A typical 11/8 inch square chip carrier has a peripheral zone approximately 3/16 of an inch in width containing an array of approximately 68 pins with a central recess having a width of 5/16 of an inch which is bottomed by surface 26a of the copper base 26. Base 26 may have a square configuration of 5/8 of an inch. In a more complex embodiment, a 170 pin array package is provided in a 13/4 inch square carrier, with the pin array in a 3/8 of an inch peripheral land pattern around the periphery of the carrier. The copper base 26a is 1 inch square with a 5/16 inch square portion exposed to the recess.

The multiple recesses shown in FIG. 1 allow for sufficient surface areas 24a and 35a on the upper surface of the wire bond layers or on surfaces adjacent to other cavities to accommodate a series of other electric components 32 which may be connected by metallization patterns 33a and 33b to a particular pin of the array or contact of the chip. It it is desired to ground a particular component or pin to the metal base 26 an aperture(s) 30 is provided within the adjacent adhesive material so as to accommodate a conductive epoxy material globule 30a. This makes a suitable electrical and/or ground connection between the copper base 26 and the metallization pattern on the underside of layer 16 leading to a particular pin of the pin array. The ground or electrical connection is made via a pin and plated through-hole interface making a connection from a pad on surface 35a to a pad on surface 24a.

An epoxy or other adhesive layer may be provided on the top surface of layer 14 around the periphery of the upper recess 35a and a metal or plastic (opaque or transparent to be able to erase EPROM devices by UV light) cover plate 34 provided thereover which may be sealed to the carrier. Alternatively, a metal cover 34 may be solder bonded to a metal ring or pattern 36 on layer 14. It is also contemplated that the cover may encompass the entire top surface of the carrier and include apertures for the pin array.

It is to be realized that the illustration in FIG. 1 does not show all the pins in the array. Pins normally will be placed in each but not necessarily all of the apertures 21 shown on the top surface of dielectric layer 14. Some of the apertures may be used for interconnecting patterns for discrete devices on the top and bottom of a layer. The chip holding recess, after chip attachment and lead connection by the user, may be filled with a glop sealing compound, such as RTV plastic, to seal, i.e., pot the chip, wire bonds, contacts, components, etc.

The dielectric layers may be standard glass-filled epoxy laminates employed in printed circuit board manufacture or may be molded plastic substrates or layers, such as polysulfone, on to which is plated the required circuits and bonding areas for connection with the inputs/outputs of the recessed chip(s).

FIG. 2 shows a completed carrier 10. Pins 20 extend in an array around the periphery of the carrier and are located in apertures 20b. A central recess 19 is formed in the carrier on to which an integrated circuit chip (not shown) may be attached by solder bonding, by conductive adhesive or other means allowing transfer of heat. A series of contact pads 28 extend around the periphery of recess 19 on the top side of a wire bond layer 16 extending in plane below the top dielectric layer 14 of the carrier. Ring seal 36 surrounds the recess 19 and is adapted to receive a metal lid (not shown) after the customer has had the chip inserted into recess 19 and bonded to pads 28.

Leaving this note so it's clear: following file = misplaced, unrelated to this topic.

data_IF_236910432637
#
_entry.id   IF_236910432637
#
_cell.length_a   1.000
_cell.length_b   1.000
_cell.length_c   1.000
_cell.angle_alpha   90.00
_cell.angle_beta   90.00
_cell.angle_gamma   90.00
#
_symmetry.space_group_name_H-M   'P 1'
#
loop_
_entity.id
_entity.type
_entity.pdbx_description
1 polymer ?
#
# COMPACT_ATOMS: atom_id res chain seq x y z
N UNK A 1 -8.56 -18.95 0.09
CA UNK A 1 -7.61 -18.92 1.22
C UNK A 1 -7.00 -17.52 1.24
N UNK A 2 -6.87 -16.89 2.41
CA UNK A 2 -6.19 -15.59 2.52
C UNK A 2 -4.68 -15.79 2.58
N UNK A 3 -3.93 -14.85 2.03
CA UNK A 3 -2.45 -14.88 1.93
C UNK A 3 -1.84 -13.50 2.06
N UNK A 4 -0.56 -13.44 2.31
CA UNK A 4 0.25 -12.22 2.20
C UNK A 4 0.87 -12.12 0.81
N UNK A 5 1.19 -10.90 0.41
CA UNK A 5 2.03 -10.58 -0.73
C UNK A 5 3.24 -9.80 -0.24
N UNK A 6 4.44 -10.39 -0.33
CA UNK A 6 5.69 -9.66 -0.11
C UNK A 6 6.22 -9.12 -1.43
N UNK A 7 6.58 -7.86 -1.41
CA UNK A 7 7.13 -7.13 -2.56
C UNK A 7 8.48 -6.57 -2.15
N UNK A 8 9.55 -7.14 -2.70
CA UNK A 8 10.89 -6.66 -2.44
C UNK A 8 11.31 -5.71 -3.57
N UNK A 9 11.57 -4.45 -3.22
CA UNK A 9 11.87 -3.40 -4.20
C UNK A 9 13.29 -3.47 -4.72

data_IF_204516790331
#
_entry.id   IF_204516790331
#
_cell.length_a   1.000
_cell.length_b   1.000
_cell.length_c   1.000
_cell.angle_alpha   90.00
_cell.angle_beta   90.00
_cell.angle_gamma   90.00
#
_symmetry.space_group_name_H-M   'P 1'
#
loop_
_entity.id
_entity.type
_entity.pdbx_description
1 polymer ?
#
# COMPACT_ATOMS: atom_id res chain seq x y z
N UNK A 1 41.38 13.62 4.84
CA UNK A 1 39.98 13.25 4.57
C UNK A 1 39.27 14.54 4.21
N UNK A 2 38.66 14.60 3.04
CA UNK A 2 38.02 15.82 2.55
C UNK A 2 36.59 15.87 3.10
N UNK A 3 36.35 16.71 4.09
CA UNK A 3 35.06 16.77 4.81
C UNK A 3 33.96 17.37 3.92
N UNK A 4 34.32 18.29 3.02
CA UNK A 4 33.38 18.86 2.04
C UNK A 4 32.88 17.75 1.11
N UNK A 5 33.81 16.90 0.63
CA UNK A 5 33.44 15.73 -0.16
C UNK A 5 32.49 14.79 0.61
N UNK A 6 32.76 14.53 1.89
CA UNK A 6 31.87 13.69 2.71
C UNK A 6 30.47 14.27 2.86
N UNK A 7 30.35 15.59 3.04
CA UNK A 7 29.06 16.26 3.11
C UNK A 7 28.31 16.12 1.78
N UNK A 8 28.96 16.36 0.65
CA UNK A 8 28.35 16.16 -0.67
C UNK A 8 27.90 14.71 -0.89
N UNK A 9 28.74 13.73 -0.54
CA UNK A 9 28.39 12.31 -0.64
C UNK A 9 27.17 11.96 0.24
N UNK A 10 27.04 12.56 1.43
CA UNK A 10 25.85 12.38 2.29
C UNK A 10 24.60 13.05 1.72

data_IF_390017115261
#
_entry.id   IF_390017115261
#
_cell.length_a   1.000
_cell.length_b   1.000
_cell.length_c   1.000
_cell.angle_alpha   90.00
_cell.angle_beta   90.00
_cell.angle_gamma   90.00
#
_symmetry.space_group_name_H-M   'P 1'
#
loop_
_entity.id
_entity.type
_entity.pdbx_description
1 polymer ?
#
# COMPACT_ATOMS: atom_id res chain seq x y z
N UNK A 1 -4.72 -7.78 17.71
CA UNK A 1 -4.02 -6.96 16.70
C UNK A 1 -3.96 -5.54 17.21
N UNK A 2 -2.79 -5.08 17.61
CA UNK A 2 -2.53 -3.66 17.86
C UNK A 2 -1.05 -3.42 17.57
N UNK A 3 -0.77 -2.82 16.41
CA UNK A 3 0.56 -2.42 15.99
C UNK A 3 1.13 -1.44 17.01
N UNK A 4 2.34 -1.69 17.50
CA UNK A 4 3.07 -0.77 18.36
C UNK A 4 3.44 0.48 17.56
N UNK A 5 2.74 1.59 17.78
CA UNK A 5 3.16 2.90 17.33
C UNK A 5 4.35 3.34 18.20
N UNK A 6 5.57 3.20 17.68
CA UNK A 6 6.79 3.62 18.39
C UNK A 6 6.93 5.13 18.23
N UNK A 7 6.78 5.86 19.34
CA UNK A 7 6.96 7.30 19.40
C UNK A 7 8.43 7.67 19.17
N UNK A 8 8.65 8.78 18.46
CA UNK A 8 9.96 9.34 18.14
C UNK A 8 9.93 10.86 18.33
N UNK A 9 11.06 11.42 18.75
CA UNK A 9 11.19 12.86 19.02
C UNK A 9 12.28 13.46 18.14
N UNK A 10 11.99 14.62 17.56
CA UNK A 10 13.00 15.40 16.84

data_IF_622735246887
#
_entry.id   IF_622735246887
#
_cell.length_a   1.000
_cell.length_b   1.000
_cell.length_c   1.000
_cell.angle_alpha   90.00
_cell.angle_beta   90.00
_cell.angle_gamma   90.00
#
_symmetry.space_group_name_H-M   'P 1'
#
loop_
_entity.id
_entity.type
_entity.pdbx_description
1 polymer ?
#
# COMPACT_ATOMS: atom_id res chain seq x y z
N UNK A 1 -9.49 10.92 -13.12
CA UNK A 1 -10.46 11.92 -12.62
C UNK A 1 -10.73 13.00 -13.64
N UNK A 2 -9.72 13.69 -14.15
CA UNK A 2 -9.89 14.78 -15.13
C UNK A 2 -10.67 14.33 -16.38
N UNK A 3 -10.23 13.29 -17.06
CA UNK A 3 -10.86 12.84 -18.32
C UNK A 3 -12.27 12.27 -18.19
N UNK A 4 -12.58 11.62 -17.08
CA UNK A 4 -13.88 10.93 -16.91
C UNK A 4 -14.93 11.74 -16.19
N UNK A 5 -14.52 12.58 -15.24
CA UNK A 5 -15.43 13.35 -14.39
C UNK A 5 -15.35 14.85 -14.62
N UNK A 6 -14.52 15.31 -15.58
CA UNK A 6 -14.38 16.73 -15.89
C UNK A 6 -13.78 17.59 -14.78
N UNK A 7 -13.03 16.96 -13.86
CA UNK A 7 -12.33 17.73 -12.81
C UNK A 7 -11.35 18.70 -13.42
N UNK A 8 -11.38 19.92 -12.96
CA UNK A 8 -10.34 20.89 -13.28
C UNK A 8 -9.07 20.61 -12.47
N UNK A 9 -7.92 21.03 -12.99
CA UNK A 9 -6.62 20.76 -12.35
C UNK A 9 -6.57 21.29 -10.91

FIG. 3 shows the bottom of the carrier of FIG. 2 with the underside of dielectric layer 11 surrounding the exposed base 26. Base 26 may extend outwardly or may be flush therewith or can be recessed from the plane of dielectric layer 11. Conductive fins can be added for additional cooling. It has been found most advantageous in connecting the chip carrier with its associated chip to a mother or daughter printed circuit board or other structure to have the underside of the carrier as shown in FIG. 3 face outwardly in the ambient since approximately 90% of the heat generated by the chip exits from the bottom surface of the chip and only 10% from the top surface of the chip. Thus, that top surface of the carrier shown in FIG. 2 will be mounted by a pin connection against the mother board, for example, and the bottom surface shown in FIG. 3 positioned exposed to the cooling ambient.

FIG. 4 shows a modified chip carrier 40 including a series of chip carrying recesses 42 formed in a wire bond layer 41. Dielectric layers 51 (shown cut away) are provided on the exterior of both sides of bond layers 41. A series of somewhat larger recesses 43 are provided in layer(s) 41 and the copper base or insert 46 is attached therein by suitable adhesive 57. A force fit of the insert into the recess may also be employed. Metallization patterns 44 are placed on the surfaces of the wire bond layer 41 and when used are electrically connected by wires 45 to the input/output of a series of semiconductor chips A, B, C, D and E previously mounted in heat conductive relation to the inserts 46, 56 a facing surface of which is at the bottom of each recess 42. Metallization patterns 44 extend to pins 47, 48 at the peripheral edges or other locations on the carrier as illustrated in FIG. 1. A small donut of solder preform 49, 50 is placed adjacent to the metallization pattern and the pin peripheral surface which, when heated, will assist to electrically connect the particular pin to the metallization pattern through plated through-hole 58 for example. Pin 47 is shown connected to the metallization pattern on the top surface of the wire bond layer 41 of the carrier and pin 48 connected to a pattern on the bottom surface of the layer 41. In this embodiment heat generated by the chips A-E is ejected in upper and lower directions from the carrier.